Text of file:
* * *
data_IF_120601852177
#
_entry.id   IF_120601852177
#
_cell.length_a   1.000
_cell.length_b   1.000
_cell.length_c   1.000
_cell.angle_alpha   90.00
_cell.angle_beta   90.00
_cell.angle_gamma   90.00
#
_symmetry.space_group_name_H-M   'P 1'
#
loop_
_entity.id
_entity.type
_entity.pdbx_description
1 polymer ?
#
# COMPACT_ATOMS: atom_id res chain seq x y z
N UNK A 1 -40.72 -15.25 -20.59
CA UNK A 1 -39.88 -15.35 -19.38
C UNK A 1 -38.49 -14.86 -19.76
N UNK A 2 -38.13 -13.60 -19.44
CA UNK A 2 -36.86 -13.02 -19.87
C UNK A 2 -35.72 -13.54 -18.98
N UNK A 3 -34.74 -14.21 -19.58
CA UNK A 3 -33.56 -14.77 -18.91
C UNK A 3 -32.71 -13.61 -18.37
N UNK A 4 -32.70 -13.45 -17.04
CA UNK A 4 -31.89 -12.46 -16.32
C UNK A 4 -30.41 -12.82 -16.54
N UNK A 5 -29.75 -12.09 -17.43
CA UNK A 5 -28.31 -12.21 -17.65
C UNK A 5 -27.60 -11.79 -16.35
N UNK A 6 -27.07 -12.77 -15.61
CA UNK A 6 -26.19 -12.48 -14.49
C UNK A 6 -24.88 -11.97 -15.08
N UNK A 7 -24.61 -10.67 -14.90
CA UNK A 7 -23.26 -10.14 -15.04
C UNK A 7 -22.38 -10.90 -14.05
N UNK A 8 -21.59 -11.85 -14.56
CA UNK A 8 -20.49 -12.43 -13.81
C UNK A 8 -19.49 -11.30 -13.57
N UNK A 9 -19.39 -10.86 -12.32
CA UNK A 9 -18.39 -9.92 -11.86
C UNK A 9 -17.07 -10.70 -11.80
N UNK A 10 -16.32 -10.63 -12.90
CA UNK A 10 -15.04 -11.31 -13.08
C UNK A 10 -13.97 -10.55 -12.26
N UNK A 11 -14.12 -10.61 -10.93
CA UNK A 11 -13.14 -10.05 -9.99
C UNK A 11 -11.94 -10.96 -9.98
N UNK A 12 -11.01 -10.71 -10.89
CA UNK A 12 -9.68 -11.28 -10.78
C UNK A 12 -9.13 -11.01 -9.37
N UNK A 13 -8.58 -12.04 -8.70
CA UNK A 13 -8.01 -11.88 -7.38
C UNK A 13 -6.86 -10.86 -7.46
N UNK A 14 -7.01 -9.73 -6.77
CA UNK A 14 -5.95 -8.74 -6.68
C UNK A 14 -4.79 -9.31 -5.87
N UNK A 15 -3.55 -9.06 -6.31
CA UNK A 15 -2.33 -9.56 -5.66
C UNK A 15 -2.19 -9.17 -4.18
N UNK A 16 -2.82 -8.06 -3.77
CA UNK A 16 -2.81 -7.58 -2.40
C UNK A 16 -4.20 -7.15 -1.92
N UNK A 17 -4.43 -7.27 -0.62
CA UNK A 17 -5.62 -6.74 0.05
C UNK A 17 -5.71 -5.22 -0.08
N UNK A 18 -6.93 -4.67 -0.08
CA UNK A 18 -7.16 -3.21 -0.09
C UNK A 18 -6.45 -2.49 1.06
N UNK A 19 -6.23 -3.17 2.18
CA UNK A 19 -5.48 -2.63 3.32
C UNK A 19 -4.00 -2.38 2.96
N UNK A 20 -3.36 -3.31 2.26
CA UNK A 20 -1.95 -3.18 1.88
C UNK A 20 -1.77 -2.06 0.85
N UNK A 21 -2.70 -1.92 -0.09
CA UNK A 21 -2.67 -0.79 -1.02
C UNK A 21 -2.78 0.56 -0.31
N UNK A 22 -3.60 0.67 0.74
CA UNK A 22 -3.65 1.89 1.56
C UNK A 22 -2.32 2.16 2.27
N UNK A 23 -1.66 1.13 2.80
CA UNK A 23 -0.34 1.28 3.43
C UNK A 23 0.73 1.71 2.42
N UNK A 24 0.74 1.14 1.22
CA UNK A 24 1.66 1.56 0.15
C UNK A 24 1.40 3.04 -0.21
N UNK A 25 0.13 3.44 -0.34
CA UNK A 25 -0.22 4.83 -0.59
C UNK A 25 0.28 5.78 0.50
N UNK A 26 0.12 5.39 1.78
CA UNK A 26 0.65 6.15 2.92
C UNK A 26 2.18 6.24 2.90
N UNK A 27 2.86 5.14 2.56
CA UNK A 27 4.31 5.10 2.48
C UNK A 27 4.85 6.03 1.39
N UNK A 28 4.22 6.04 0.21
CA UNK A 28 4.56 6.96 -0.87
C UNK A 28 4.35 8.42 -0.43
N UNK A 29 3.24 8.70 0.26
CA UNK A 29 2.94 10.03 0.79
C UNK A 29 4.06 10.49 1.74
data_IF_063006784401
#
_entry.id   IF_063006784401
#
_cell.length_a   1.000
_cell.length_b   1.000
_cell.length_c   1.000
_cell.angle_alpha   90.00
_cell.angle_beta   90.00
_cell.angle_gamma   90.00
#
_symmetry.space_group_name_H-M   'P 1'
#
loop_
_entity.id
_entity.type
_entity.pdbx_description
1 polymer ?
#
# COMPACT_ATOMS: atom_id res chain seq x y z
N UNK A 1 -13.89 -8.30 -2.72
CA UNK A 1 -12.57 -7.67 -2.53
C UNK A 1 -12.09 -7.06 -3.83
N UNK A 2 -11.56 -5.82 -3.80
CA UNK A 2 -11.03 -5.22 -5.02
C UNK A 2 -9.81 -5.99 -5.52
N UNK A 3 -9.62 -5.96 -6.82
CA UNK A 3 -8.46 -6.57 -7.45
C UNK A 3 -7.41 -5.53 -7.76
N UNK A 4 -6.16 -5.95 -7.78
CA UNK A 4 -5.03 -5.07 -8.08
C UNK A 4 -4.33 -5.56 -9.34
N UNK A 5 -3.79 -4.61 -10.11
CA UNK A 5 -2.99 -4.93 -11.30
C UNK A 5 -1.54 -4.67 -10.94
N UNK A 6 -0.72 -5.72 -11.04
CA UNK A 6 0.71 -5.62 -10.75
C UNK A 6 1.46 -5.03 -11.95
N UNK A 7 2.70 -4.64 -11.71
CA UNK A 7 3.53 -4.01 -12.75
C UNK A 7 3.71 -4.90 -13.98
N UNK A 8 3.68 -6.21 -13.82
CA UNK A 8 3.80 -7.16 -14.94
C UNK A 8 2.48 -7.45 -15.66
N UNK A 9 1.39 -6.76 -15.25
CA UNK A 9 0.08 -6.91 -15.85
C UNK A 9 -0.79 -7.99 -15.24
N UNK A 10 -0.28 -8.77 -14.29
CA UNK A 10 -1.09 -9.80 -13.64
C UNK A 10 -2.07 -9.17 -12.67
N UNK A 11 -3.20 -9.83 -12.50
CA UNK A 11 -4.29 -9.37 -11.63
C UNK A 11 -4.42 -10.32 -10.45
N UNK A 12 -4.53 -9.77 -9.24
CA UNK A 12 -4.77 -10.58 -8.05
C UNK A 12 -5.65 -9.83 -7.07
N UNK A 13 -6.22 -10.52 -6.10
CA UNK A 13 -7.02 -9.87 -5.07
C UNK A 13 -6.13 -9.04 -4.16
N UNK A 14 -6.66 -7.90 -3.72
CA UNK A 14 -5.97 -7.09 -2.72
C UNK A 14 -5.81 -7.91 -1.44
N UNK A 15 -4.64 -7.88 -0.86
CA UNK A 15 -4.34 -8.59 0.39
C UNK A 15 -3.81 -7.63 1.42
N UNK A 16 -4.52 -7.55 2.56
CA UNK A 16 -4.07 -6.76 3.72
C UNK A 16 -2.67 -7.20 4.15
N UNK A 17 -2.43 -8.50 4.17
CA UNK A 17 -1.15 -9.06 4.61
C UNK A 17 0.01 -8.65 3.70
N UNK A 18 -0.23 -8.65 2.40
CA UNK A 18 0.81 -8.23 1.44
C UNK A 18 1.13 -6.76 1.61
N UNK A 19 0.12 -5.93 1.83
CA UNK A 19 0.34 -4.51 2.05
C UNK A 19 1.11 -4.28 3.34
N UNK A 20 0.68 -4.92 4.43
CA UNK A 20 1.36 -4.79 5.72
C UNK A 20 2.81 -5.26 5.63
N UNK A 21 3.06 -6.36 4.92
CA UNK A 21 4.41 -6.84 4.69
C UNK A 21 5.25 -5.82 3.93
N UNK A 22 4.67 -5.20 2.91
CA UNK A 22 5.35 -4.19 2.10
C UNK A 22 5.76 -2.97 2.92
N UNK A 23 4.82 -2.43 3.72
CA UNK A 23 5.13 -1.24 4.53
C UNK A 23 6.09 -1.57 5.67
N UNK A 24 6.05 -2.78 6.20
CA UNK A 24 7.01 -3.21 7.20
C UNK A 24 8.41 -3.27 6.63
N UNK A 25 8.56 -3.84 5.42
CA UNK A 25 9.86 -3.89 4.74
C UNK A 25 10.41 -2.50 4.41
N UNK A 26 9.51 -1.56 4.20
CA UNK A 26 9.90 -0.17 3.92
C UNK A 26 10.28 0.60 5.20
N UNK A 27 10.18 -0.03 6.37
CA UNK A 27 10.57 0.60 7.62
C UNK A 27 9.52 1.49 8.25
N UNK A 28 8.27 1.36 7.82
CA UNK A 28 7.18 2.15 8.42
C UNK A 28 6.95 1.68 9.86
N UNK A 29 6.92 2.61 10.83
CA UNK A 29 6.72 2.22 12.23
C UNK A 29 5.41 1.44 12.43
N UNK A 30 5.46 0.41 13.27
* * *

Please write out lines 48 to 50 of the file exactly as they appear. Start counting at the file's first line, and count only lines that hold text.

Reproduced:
N UNK A 10 -16.32 -10.63 -12.90
CA UNK A 10 -15.04 -11.31 -13.08
C UNK A 10 -13.97 -10.55 -12.26